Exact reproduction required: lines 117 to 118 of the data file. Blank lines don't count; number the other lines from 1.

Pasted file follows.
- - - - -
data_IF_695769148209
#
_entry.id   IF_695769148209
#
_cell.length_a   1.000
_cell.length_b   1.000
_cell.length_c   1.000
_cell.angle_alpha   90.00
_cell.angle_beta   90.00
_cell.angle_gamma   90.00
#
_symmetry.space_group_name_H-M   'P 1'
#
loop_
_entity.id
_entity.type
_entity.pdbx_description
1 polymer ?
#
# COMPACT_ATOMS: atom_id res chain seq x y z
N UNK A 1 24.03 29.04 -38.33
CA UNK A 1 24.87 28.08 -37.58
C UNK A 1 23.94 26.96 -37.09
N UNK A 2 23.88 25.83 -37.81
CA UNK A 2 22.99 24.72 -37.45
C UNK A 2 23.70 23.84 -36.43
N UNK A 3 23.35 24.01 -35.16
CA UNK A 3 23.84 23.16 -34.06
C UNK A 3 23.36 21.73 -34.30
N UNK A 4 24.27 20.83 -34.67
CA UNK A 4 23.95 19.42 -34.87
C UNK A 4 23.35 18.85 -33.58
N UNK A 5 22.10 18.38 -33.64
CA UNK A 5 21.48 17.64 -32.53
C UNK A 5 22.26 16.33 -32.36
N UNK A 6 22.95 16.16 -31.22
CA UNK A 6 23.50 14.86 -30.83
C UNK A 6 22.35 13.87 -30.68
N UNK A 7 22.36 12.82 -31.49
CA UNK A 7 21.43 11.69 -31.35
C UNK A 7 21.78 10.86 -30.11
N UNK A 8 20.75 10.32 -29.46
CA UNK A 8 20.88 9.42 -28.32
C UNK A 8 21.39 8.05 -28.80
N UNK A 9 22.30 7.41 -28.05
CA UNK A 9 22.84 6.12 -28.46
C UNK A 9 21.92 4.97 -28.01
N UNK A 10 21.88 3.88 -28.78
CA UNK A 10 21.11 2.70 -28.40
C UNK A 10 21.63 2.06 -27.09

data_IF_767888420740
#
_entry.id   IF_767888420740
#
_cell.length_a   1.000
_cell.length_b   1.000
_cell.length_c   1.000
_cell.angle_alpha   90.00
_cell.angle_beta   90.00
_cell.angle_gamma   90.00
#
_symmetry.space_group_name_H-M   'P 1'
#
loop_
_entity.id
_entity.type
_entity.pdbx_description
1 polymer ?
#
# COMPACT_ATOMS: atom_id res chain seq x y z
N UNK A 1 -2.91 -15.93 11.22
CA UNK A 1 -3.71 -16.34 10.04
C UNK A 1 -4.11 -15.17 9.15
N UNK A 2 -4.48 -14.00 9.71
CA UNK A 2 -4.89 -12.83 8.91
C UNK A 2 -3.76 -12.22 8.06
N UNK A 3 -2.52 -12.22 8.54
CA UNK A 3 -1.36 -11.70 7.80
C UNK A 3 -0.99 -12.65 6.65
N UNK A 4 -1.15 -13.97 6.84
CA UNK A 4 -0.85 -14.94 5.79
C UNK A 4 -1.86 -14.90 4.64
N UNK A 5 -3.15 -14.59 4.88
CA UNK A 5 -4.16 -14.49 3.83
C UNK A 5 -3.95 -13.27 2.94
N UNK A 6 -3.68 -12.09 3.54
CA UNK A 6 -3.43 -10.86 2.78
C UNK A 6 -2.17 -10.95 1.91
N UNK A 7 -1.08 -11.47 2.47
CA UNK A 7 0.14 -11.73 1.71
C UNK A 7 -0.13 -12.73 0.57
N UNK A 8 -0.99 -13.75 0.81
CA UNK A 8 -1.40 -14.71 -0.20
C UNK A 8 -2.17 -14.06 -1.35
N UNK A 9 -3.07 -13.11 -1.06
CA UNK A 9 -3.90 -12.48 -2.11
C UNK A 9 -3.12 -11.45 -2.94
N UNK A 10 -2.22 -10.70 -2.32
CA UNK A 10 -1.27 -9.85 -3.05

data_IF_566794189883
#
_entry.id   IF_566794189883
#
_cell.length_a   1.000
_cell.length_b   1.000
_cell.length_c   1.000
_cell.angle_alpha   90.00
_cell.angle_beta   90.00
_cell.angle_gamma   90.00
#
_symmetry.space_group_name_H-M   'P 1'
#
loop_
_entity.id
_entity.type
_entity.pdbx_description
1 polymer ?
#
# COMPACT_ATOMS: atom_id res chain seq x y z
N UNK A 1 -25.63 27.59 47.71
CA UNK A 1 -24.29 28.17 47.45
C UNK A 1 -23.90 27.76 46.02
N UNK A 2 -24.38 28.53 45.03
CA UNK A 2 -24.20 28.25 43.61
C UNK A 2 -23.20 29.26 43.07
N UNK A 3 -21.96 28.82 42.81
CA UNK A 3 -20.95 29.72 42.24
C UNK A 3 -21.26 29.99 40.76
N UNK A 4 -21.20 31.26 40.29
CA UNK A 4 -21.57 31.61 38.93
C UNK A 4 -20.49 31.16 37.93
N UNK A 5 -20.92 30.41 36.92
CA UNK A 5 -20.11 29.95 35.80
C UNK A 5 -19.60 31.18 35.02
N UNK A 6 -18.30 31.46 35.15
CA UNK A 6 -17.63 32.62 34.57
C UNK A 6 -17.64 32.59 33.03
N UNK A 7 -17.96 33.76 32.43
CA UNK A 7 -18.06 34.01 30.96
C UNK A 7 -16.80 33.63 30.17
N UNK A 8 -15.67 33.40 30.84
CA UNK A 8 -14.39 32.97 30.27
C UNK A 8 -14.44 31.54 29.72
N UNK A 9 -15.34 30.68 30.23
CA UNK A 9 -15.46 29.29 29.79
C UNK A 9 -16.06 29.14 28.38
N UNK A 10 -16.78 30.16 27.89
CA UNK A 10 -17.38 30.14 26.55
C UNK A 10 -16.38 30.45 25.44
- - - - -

1 polymer ?
#